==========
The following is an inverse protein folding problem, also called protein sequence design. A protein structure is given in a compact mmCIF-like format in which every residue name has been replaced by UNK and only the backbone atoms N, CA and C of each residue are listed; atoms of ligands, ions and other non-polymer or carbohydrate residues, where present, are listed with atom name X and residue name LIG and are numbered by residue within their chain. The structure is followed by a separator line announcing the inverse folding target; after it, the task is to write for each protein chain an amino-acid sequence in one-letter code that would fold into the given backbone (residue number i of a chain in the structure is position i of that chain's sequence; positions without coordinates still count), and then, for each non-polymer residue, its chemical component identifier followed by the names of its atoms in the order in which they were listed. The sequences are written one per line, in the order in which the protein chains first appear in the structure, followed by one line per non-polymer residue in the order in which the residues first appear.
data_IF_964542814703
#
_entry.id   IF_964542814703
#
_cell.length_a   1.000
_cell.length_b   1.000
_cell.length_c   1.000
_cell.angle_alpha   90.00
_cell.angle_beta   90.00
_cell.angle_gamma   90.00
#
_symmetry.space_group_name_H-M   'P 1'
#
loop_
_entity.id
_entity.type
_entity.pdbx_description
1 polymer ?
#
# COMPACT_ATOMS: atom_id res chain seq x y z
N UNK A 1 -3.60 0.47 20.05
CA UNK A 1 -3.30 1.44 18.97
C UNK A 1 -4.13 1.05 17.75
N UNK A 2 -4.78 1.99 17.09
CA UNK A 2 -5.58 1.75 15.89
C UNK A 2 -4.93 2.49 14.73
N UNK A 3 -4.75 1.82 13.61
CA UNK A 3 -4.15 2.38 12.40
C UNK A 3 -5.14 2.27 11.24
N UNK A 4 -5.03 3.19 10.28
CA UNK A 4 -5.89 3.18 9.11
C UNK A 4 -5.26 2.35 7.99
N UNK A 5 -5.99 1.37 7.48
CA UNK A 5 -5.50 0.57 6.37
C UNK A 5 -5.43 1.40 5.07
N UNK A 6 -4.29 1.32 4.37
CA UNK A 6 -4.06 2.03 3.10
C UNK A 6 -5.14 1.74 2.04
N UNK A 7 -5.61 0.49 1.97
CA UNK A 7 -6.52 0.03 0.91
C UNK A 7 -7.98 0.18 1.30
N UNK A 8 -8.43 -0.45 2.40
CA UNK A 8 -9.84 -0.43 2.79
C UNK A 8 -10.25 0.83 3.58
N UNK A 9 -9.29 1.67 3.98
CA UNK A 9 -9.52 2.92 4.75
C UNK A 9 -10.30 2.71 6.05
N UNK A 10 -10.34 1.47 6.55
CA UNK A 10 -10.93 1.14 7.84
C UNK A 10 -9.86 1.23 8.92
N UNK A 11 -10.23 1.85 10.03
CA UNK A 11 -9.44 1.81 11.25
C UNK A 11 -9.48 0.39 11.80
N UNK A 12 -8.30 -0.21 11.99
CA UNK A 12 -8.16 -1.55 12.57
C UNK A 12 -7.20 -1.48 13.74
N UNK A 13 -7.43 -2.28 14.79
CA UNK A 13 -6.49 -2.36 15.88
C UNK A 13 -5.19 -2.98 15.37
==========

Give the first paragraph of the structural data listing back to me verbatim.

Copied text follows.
The following is an inverse protein folding problem, also called protein sequence design. A protein structure is given in a compact mmCIF-like format in which every residue name has been replaced by UNK and only the backbone atoms N, CA and C of each residue are listed; atoms of ligands, ions and other non-polymer or carbohydrate residues, where present, are listed with atom name X and residue name LIG and are numbered by residue within their chain. The structure is followed by a separator line announcing the inverse folding target; after it, the task is to write for each protein chain an amino-acid sequence in one-letter code that would fold into the given backbone (residue number i of a chain in the structure is position i of that chain's sequence; positions without coordinates still count), and then, for each non-polymer residue, its chemical component identifier followed by the names of its atoms in the order in which they were listed. The sequences are written one per line, in the order in which the protein chains first appear in the structure, followed by one line per non-polymer residue in the order in which the residues first appear.